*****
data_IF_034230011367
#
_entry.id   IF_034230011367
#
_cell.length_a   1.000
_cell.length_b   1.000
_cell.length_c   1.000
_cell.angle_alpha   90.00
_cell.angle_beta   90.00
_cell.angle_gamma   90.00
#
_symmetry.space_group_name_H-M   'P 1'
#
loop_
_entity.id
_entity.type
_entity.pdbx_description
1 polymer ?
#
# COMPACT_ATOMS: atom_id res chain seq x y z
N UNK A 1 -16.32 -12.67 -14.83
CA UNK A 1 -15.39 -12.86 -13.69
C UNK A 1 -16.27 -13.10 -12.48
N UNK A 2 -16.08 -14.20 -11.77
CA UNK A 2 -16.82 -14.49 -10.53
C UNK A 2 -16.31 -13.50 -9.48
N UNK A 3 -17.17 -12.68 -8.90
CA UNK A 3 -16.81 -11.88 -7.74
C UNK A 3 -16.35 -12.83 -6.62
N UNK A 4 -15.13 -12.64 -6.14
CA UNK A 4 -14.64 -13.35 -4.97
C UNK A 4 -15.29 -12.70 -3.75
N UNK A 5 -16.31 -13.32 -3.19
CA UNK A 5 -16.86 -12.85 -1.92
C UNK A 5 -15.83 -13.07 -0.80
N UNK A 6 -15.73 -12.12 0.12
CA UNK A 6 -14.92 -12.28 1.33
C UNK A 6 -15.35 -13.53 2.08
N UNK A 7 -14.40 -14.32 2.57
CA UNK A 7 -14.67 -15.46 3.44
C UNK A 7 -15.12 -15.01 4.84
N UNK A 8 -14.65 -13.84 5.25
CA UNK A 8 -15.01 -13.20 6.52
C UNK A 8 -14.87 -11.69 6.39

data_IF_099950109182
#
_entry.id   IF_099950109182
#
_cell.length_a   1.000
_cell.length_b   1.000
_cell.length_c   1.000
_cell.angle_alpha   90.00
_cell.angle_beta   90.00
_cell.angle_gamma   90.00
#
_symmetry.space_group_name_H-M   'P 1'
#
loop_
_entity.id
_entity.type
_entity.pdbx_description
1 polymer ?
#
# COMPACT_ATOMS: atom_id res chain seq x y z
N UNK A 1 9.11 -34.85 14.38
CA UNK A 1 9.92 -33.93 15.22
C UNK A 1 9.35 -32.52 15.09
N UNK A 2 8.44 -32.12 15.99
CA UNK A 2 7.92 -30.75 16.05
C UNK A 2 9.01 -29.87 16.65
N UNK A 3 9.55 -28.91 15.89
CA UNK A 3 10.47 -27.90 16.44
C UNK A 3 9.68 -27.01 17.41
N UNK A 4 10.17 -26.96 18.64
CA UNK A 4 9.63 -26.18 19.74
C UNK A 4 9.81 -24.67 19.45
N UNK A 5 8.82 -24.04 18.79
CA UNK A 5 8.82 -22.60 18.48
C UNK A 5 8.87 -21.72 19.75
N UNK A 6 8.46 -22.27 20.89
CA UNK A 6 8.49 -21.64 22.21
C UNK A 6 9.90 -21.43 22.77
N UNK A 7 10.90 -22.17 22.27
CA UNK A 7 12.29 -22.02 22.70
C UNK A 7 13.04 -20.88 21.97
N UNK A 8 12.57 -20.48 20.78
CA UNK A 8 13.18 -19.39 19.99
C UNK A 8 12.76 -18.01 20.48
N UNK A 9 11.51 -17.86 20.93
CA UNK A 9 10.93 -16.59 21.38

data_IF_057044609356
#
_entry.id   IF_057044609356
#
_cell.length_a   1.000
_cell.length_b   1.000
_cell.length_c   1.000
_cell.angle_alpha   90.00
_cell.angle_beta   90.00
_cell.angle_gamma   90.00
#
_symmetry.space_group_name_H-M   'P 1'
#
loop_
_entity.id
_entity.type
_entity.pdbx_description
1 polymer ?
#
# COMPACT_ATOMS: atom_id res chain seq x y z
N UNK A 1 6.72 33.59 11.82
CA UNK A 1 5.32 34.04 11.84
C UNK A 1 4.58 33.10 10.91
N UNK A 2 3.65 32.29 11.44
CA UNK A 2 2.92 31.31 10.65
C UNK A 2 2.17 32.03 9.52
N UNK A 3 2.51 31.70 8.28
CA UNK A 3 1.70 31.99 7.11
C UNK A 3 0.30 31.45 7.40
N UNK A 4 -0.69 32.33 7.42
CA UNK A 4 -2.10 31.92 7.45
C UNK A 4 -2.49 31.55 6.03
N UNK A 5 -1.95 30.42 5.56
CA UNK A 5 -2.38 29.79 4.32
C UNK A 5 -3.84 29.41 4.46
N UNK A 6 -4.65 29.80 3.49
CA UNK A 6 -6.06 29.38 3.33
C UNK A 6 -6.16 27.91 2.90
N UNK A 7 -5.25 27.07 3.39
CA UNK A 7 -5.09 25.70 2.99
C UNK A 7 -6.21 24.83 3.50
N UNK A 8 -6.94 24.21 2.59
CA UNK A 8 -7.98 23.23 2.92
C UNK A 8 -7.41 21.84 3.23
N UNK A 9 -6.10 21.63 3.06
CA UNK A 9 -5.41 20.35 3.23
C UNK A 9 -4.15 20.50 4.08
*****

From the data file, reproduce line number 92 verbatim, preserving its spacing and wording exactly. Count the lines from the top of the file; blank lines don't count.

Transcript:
#